For a long period I worked nights and you were on call, so we’d hang out during the day just being friends and sometimes stupid. It was the ‘80s and I could not get a decent job. It frustrated and infuriated me then. Today, I am so grateful for not getting a real job then. It gave us time to build memories that keep me warm. I don’t think a week goes by I don’t reflect on those days. There were long walks on the railroad tracks. I’m sure we walked in the cold but all those memories are sunny. We’d eat fruit and wander for miles, sometimes we’d take Wren the dog with us. You and me and Wren. There’s a whole essay right there. We’d explore abandoned buildings, rail cars, the woods, some of the walks took us to the river. We walked a lot. Like the Friday night we had no money for gas so we just walked 5 miles to the Southroads Mall and then back.

When there was gas money we did road trips. Our first expedition was when we were 18 and took off after a blizzard to drive to Norfolk NE to visit John Johnson. Snow piled high, roads were crap. At one point we were sliding sideways in your mom’s car on the highway entrance ramp. Driving with you was like a carnival ride without the safety bar. That first trip is where the talks began. We talked about everything. Job concerns, triumphs and tragedies, girl troubles. We’d walk and talk, drive and talk, drink tea and talk. We’d talk. You only got one long distance conversation with Amy the girl I married. You once said, “I can’t imagine the girl that would marry you, J. It’d have to be somebody pretty special.” I agreed and still do.

Yeah, there should be road stories. We hit the road a lot over the years. Fireworks runs to Missouri, amusement park trips to Kansas or the Willie Nelson Picnic (the one where I mouthed off and that giant woman almost beat me to death). The trip to Ames, Iowa to try to buy Wren a little more time despite the cancer. We widened our travels to Oklahoma, Texas, Idaho, Utah. Sometimes we went to weddings, sometimes to funerals. You locked the cruise control at 100 miles an hour in that rental car. On another trip you found out that the cruise control would not lock in at 100 in Dave Austin’s Trans AM. We always managed to have fun, eating at good places, strange places. You taught me to drive a stick. We parachuted and bungee jumped, we swam in quarries, public pools, the Gulf of Mexico and double dated. We went to a lot of movies, a few concerts, played a lot of pool, did many stupid things, like trying to confiscate all the inventory from your employer when they filed bankruptcy and stiffed you on your last check. I’d tell my boys that what we did was stealing but I was helping my friend. Both our moms died when we were kind of young. We lost rudders in some ways, so some of the stupid was us feeling our way in the dark, not knowing stuff that adults might have told us.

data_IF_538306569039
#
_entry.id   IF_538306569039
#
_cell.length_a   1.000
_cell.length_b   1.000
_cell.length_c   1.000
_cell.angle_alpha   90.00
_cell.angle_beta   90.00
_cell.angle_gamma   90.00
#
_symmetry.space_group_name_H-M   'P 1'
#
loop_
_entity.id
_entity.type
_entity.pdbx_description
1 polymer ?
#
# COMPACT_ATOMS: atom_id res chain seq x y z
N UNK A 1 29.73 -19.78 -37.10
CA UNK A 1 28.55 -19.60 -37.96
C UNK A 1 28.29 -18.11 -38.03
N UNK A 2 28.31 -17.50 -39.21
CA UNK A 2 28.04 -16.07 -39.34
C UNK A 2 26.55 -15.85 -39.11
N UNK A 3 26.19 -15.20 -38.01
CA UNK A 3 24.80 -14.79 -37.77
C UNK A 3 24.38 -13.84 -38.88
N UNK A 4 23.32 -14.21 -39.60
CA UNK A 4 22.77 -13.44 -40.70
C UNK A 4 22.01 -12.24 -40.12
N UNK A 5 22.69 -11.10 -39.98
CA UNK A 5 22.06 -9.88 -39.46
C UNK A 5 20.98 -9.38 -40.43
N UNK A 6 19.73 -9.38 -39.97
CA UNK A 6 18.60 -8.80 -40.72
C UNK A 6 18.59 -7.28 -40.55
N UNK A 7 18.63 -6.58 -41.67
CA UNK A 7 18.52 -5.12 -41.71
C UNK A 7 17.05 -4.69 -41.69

Know something weird? Sometimes I will smell a fart and I will think of you. Hey, I said it was weird. You had distinctive gas, John. Playing Foosball you’d let out some aroma from your unusual diet (Salad with no dressing? Who does that?) and everyone would complain.

You told me one night driving over the old Martha Street Bridge that you didn’t think you’d live long.


We did things that were great stories because we didn’t die.

Can one brief letter capture 20 years of life? Certainly no single document can contain you my friend.

20 years of life, now, today, 20 years gone.

I need to go now, brother, I’m super busy these days. I don’t seem to have the free time you and I had in our twenties. Before I head out, I wanted to explain. This essay is entitled “BFF” which is slang for Best Friends Forever. That acronym came around after your exit.

Maybe this isn’t the kind of read your life deserves either. Maybe you resent me calling us stupid in this narrative, but I’ll just say, “Fuck you, John, come back and do something about it.”

I dare you.

I would love to have you back for one more day. But that wouldn’t be enough. You know how selfish I am. But I know you’d overlook that.

I’ll close with the words of Mr. Spock from _The Wrath of Khan_
“I have been and always shall be—your friend.”

Blue Skies and Tail Winds.

Leave a comment

Filed under Essay, Memoir